Employer Responsibility: When is Your Company Liable?


Employer Responsibility: When is your company liable?

If you’re hurt on the job, knowing who’s to blame is crucial. When you know who holds liability for your accident, you can then take action and ensure you’re properly compensated for your injuries. If there’s employer responsibility, and your organization is to blame for your pain, you may be able to file for workers’ compensation while you recover. If they’re not to blame, or they don’t have adequate insurance, you could have to seek recompense through the legal system.


However, when exactly is there employer responsibility in a workplace accident? And when do you need to look elsewhere for the compensation you’re due? Check out our guide to below.
When is There Employer Responsibility?

If you’re hurt on the job, there is inherent employer responsibility when it comes to your injuries. Your employer is fully responsible for providing you a safe and hazard-free work environment, and when their failure to do so results in injury, they can be held liable. This rule applies in the majority of workplace injuries, save for a few exceptions.


These exceptions include:

  • If your accident or injury was caused by a third party. This could include a co-worker, a contractor, a property owner, a building manager, and more. In this case, your legal claim would need to be filed against the third party, not your employer, even though you were on the job at the time of your injury.
  • If you were hurt by a defective product.
  • If a tool, piece of equipment, or machine with a defective part or faulty design was the source of your injury, you will not be able to file suit against your employer. You would instead need to take legal action against the manufacturer of the product in question.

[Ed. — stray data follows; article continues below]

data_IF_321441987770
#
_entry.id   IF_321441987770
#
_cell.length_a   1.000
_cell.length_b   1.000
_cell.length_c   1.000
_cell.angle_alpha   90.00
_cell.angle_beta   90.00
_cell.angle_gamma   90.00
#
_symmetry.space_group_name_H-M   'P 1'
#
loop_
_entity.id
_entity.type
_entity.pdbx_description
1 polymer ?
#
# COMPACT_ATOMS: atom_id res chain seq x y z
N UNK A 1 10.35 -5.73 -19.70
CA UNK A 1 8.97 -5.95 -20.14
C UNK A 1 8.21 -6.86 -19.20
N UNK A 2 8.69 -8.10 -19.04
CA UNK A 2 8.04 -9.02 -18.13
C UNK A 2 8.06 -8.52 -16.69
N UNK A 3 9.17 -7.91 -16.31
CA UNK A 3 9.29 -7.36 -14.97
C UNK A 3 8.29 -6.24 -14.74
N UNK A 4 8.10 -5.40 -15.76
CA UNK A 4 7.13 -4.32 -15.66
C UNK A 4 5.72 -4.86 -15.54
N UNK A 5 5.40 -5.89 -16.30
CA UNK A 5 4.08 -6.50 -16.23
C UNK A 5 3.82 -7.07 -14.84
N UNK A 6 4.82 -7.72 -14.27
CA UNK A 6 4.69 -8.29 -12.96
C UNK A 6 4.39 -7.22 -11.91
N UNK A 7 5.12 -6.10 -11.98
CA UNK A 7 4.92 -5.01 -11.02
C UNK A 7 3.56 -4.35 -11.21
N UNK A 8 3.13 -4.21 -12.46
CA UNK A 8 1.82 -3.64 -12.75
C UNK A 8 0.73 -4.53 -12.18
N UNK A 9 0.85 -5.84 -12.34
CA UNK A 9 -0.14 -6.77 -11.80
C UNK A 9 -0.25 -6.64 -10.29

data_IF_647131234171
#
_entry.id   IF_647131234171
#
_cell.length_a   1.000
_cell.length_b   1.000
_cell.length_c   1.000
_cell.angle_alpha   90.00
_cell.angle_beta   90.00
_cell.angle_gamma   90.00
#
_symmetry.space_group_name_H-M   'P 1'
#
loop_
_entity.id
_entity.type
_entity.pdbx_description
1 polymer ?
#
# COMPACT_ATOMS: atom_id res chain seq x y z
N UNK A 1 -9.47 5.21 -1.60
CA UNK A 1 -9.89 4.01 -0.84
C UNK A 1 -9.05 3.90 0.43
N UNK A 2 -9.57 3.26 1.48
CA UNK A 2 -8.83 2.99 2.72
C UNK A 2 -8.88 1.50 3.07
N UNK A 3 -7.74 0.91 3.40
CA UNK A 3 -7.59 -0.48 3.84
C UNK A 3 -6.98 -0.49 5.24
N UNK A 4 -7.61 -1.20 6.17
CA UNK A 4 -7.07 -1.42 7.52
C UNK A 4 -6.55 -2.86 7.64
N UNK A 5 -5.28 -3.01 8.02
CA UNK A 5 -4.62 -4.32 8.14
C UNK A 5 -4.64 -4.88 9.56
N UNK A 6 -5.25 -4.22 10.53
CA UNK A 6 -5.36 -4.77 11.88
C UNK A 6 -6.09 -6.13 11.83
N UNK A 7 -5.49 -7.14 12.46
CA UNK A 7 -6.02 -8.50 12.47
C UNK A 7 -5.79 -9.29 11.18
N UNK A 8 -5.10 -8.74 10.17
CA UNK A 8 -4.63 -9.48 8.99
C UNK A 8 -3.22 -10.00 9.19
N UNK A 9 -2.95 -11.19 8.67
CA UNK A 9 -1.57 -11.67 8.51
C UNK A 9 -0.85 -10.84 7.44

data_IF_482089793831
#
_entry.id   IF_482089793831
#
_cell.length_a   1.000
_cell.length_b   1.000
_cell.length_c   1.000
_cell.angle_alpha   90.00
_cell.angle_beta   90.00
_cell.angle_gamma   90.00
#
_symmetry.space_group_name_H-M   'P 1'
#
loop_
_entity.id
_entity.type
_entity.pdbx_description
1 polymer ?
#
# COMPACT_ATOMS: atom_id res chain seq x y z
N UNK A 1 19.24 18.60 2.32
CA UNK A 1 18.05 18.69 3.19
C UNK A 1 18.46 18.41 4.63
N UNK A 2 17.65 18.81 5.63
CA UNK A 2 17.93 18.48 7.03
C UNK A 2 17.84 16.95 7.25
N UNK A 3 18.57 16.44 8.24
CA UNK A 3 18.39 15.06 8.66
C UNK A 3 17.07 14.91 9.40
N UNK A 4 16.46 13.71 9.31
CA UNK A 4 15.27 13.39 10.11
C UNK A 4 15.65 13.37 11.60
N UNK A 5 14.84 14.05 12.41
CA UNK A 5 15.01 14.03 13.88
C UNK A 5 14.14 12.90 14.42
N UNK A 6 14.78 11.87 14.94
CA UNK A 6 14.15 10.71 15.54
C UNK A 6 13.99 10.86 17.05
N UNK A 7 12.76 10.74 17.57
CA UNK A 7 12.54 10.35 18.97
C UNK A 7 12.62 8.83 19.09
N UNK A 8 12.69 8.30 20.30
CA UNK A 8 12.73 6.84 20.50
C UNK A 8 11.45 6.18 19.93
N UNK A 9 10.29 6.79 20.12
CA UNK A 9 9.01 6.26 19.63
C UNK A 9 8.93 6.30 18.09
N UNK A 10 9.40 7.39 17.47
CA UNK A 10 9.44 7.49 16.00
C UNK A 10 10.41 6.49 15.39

• If your injury stemmed from a toxic substance. If you were hurt on the job because of exposure to a harmful or toxic chemical or substance, there is no employer responsibility for your injuries. You would need to file a legal claim against the manufacturer of the substance or chemical, not your employer.


If any of these exceptions apply to your injuries, you would not be able to seek compensation from your employer’s workers’ comp coverage or through a legal claim against them.
When Employer Responsibility is Evident

When you’re hurt on the job and no third parties, toxic substances, or defective products are involved, the employer responsibility is evident. In order to seek the compensation you are due, you’ll need to take one of two routes: either go through workers’ compensation or file a legal claim against your employer.


If your employer does not have workers’ compensation coverage, you’ll need to contact an attorney and consider filing a legal claim against them. If they do have coverage, you may not take legal action against them. You can only seek recompense through their insurance policy. To do this, you will need to notify your employer of your injuries as soon as possible. In fact, in Texas, in order to be eligible for the benefits of workers’ comp, you must report your injuries to your employer within 30 days of them happening. If you fail to do this, you will be unable to seek compensation through workers’ comp.


Once you’ve notified your employer, you will need to file the appropriate forms with the Texas Division of Workers’ Compensation and work with your employer to file your claim. You will likely need to use employer-approved physicians for any treatment you require if you want to seek repayment for your medical bills.
Is There Employer Responsibility in Your Case?

Oftentimes, liability can be murky when it comes to injuries on the job. If you’re unsure who’s to blame for your workplace accident, consult a qualified attorney before taking any action. They’ll be able to evaluate your case, determine employer responsibility (or lack thereof), and help you take the appropriate legal action. Contact the Law Offices of Pat Maloney for help with your workplace injury case today!